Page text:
On January 14th, Anglican leaders formally sanctioned the Episcopal Church—the de facto Anglican church in the United States—from formal participation in the Anglican Communion for three years. Their judgement was in response to the American church’s liberal stance on same-sex marriage. For many outsiders, the suspension might seem inevitable. Christian leaders have rarely shown support for the LGBTQ community.
But for many theologians—working within mainstream, liberal Christianity—the queer experience is not only compatible with Christian life, but speaks directly to what it means to be truly Christian. In an article for SubStance, Kristien Justaert explores the legacy of scholars like Marcella Althaus-Reid who argued for a “queer theology”.
In Althaus-Reid’s work, influenced in part by the liberation theology movement of the 1960s, God isn’t understood as “a transcendent, patriarchal” presence. Meaning, our understanding of the almighty shouldn’t be circumscribed by our culturally-specific, gendered understandings of power.
Her theology challenges us to consider desire outside the dichotomy of the powerful [male] lover and receptive [female] beloved. One’s love of God, she argued, is dynamic and fleshly—even erotic—but never static. She wrote:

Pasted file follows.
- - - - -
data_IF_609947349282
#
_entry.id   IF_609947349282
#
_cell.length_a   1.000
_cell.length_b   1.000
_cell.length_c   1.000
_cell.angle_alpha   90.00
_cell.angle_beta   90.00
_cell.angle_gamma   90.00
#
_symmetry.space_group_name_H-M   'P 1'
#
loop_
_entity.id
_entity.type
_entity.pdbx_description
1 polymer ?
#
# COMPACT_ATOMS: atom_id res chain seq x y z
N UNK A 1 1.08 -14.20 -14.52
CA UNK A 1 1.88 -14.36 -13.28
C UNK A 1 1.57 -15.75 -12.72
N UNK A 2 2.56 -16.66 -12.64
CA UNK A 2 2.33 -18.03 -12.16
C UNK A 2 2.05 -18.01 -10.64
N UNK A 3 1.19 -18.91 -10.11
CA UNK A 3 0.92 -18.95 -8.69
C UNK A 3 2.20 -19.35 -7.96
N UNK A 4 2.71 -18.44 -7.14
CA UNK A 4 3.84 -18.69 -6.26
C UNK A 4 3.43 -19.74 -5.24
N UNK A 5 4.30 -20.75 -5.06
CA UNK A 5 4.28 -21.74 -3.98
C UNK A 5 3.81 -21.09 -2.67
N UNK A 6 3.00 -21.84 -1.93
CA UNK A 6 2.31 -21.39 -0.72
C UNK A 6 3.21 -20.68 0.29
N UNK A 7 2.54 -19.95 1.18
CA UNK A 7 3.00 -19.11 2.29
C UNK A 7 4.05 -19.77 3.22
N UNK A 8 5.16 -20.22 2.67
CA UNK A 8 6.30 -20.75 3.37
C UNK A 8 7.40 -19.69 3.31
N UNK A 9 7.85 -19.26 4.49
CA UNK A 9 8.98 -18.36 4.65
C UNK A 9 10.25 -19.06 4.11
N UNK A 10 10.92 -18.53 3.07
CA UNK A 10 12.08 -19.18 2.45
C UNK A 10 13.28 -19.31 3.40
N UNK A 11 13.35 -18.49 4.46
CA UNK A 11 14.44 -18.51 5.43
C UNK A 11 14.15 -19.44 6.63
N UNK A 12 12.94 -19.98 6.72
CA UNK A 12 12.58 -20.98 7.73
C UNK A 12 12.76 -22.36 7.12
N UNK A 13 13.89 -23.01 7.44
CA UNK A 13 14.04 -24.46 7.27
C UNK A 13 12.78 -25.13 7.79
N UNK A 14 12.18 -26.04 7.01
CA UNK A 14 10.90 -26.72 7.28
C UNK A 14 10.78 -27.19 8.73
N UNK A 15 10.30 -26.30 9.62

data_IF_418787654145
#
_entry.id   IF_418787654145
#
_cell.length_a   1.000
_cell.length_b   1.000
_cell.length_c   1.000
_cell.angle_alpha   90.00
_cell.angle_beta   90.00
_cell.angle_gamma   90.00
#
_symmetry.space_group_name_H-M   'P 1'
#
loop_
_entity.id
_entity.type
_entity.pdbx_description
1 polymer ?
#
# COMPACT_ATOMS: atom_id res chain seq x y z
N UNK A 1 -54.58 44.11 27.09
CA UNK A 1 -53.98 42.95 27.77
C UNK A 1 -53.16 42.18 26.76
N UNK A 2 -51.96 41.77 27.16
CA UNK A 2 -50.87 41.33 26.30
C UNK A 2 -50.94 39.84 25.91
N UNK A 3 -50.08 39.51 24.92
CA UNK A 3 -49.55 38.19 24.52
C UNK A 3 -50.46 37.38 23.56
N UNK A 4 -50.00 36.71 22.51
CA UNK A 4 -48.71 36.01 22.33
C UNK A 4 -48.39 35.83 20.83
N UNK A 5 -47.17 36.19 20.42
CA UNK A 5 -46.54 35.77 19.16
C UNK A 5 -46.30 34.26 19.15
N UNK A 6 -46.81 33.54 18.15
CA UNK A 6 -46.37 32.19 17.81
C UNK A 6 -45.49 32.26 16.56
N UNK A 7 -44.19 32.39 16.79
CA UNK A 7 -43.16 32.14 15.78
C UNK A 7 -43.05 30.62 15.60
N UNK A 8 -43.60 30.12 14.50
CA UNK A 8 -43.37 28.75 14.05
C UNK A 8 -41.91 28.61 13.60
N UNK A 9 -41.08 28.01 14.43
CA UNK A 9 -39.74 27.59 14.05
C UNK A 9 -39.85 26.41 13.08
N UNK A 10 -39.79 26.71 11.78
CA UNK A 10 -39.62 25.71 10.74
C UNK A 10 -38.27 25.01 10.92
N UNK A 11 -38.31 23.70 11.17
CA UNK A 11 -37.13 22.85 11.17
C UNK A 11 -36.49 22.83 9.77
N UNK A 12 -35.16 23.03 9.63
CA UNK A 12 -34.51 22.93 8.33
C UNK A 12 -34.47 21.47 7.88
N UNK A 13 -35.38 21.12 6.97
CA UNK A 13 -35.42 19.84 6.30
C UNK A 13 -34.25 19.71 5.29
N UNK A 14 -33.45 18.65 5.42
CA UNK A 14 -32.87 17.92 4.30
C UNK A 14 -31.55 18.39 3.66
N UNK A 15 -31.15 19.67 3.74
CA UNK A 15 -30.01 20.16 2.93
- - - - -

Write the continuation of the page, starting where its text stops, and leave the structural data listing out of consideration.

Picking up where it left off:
God dwells in flesh. And when this happens all our myopic earth-bound ideas are subject to change, the dynamic life force which is the divine erupts in diversity and the energy of it will not be inhibited by laws and statute.
The specific experiences of the believer—rather than socially determined gender ‘roles’—define the Self-God relationship.
But how does Jesus Christ fit into this paradigm? Althaus-Reid considered Christ in the context of the community he gathered around him. This is not an already-perfect Messiah, but a Christ marked by his dynamic engagement with both the poor women of the Bible and the contemporary Christians who exist in a state of suffering. In other words, a Christ rooted in the collective experience of the Christian (and indeed global) community, engaged in diverse and polyvalent acts of love.
In one of her most provocative statements, Althaus-Reid said that Christ “should be portrayed as a girl prostituted in Buenos Aires in a public toilet by two men,” implying that we find Christ not in static depictions of the past, but as existing, and growing, in solidarity with the world’s most oppressed.
We move from a specifically male Christ to a Christ that makes room for all people. Those who have been oppressed, or whose voices have been erased from the collective narrative of Christianity, can find their voice in a Jesus who is “no longer a male subject, but a dynamic collective of individuals who are not considered to be subjects (e.g. poor women).” We are all called to queer our understanding of gender, sexuality, power, and with it our desire for God.
Althaus-Reid is hardly “orthodox”, and her queer theology is certainly not widely accepted. But by revisiting her work, we remind ourselves that Christianity is a broader church than the mainstream media—and many Christians—would have us believe.